It started more than a half century ago, when Trut was still a graduate student. Led by a biologist named Dmitry Belyaev, researchers at the nearby Institute of Cytology and Genetics gathered up 130 foxes from fur farms. They then began breeding them with the goal of re-creating the evolution of wolves into dogs, a transformation that began more than 15,000 years ago....

    .... Miraculously, Belyaev had compressed thousands of years of domestication into a few years. But he wasn't just looking to prove he could create friendly foxes. He had a hunch that he could use them to unlock domestication's molecular mysteries. Domesticated animals are known to share a common set of characteristics, a fact documented by Darwin in The Variation of Animals and Plants Under Domestication. They tend to be smaller, with floppier ears and curlier tails than their untamed progenitors. Such traits tend to make animals appear appealingly juvenile to humans. Their coats are sometimes spotted—piebald, in scientific terminology—while their wild ancestors' coats are solid. These and other traits, sometimes referred to as the domestication phenotype, exist in varying degrees across a remarkably wide range of species, from dogs, pigs, and cows to some nonmammalians like chickens, and even a few fish.



    What DNA From Pet Foxes Teaches Us About Dogs—And Humans

    PUBLISHED AUGUST 6, 2018

    For nearly 60 years, Russian scientists have bred foxes to be tame—or aggressive. A new study looking at the genomes of the two groups shows that the experiment has changed the animals’ DNA in surprising ways. The research has relevance for understanding social behavior across animals and even humans.

    It took a while to get to here. In 1959, a man named Dmitri Belyaev began an experiment designed to understand how dogs became domesticated. Belyaev and other biologists believed that domestic dogs were descended from wolves, but did not yet know how all the anatomical, physiological, and behavioral differences between the two animals could arise.

    But Belyaev had a hunch. He suspected that the key component was the dog's tameness. Perhaps, he hypothesized, the biological changes in domesticated animals—white spots, curled tails, floppy ears, shortened skulls—were the result of an evolutionary selection process over behavioral traits rather than anatomical ones.

    Fearful and Friendly
    Belyaev believed that by breeding the friendliest foxes with each other, perhaps he could domesticate them, artificially mimicking the millennia-long process through which wolves became dogs. He bought up a group of silver foxes from a Canadian fur farm and got to work at his lab in the Soviet Union.



    And the BBC with their take on foxes in Great Britain:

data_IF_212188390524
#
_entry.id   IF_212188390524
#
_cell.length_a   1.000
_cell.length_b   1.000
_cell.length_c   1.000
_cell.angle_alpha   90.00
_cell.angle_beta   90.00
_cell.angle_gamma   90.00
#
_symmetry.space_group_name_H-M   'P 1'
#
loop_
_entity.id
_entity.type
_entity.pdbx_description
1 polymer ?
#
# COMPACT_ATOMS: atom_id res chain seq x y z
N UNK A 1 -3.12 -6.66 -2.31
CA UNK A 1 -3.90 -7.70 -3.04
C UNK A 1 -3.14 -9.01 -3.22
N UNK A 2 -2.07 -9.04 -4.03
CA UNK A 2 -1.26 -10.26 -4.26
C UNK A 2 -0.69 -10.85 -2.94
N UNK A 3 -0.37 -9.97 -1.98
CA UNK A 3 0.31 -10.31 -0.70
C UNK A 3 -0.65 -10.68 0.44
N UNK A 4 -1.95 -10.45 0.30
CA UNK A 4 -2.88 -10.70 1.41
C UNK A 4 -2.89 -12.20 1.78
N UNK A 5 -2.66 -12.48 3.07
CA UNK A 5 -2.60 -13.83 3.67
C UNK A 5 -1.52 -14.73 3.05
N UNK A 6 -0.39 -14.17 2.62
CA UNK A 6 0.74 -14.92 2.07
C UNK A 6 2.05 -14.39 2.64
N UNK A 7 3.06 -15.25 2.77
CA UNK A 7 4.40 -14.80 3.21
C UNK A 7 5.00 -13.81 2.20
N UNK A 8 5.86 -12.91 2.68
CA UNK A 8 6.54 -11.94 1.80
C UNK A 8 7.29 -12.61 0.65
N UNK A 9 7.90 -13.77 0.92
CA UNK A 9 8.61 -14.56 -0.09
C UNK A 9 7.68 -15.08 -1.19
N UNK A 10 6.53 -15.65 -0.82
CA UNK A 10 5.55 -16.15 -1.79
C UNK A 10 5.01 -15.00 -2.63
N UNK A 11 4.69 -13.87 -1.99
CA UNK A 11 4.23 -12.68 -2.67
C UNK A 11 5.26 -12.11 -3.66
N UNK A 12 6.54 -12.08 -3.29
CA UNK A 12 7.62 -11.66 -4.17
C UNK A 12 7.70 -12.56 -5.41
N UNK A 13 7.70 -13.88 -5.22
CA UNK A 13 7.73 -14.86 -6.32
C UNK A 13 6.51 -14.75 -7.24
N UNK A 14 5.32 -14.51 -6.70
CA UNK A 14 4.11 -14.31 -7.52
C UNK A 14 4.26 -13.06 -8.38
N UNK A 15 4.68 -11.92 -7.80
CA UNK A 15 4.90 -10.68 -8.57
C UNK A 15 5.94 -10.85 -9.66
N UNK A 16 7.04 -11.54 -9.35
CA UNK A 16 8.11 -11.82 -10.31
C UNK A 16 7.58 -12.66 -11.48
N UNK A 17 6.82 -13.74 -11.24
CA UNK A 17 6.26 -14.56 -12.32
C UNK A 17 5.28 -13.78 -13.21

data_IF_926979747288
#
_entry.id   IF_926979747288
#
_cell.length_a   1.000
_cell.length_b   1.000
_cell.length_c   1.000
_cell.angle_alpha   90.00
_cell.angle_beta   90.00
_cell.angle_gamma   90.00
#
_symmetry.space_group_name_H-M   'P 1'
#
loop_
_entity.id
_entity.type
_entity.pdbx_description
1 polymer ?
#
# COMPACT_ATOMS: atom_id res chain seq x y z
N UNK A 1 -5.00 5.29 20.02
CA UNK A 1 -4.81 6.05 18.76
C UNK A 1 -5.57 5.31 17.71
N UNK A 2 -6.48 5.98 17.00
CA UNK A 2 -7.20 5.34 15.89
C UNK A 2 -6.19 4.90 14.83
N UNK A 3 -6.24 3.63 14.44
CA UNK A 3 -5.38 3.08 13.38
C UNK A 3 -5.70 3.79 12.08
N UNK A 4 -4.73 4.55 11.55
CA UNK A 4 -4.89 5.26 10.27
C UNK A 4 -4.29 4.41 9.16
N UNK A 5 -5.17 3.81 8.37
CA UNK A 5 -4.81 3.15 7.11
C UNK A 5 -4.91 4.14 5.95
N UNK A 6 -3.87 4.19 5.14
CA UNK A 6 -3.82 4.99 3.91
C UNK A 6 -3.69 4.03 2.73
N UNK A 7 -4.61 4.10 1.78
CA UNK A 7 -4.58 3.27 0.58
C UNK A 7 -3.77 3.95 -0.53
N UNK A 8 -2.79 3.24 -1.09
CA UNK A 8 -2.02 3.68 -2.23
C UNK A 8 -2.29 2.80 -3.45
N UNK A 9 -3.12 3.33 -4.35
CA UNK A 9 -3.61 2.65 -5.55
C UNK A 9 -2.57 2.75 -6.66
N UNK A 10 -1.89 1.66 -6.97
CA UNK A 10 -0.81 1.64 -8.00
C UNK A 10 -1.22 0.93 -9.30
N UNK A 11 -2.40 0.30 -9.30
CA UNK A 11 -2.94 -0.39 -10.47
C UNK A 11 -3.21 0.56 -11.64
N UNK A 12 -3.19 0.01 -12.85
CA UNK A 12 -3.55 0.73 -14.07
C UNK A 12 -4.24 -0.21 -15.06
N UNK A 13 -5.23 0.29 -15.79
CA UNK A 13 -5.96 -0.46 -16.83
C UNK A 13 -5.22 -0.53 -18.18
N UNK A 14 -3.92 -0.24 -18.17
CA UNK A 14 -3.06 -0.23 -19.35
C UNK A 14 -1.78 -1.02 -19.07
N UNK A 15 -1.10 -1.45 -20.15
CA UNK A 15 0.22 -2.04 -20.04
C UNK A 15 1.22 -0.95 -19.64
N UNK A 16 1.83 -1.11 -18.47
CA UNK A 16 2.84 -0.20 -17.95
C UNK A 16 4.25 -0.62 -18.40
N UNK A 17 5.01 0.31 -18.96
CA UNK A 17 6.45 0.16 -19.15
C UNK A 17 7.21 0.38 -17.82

A Soviet scientist created the only tame foxes in the world

    "Meanwhile, Britain's urban foxes are often described as being bold and brazen around humans, compared with their countryside cousins. They will stand and stare at passers-by on the streets and even approach people with food.

    "It is possible that human behaviour in towns and cities has altered the behaviour of individual foxes: if a fox grows accustomed to being fed by hand by one person, it may be more likely to approach another. However, this does not qualify them as tame.

    "So pet foxes are not generally a good idea. Unless, that is, the fox is from the only tame population in the world, an extraordinary scientific experiment that started life in Soviet Russia."
    _________________________________

    The BBC article continues to detail Belyaev's selection process
     
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  19. lacuna

    lacuna The Conscience of Too Hot Moderator VIP Member

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  20. homer

    homer GC Legend

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    Y’all can take your dog science and stick it.

    This is what I know.

    I have a HS and college degree. My dog doesn’t.

    I have to go to work to make a living. My dog doesn’t

    I have to pay bills and taxes or I won’t have electricity and water, I’ll lose my house to foreclosure and maybe go to jail for tax evasion. My dog doesn’t.

    When I roll over on my back nothing happens. When my dog does, his belly gets scratched.

    If I hump a female I go to
    Jail and get placed on the sexual predator list. My dog doesn’t.

    It goes on and on.

    Lastly, I Support my dog with a home, food, water, vet visits, chew toys, etc.

    Now,,,, who’s the smart one?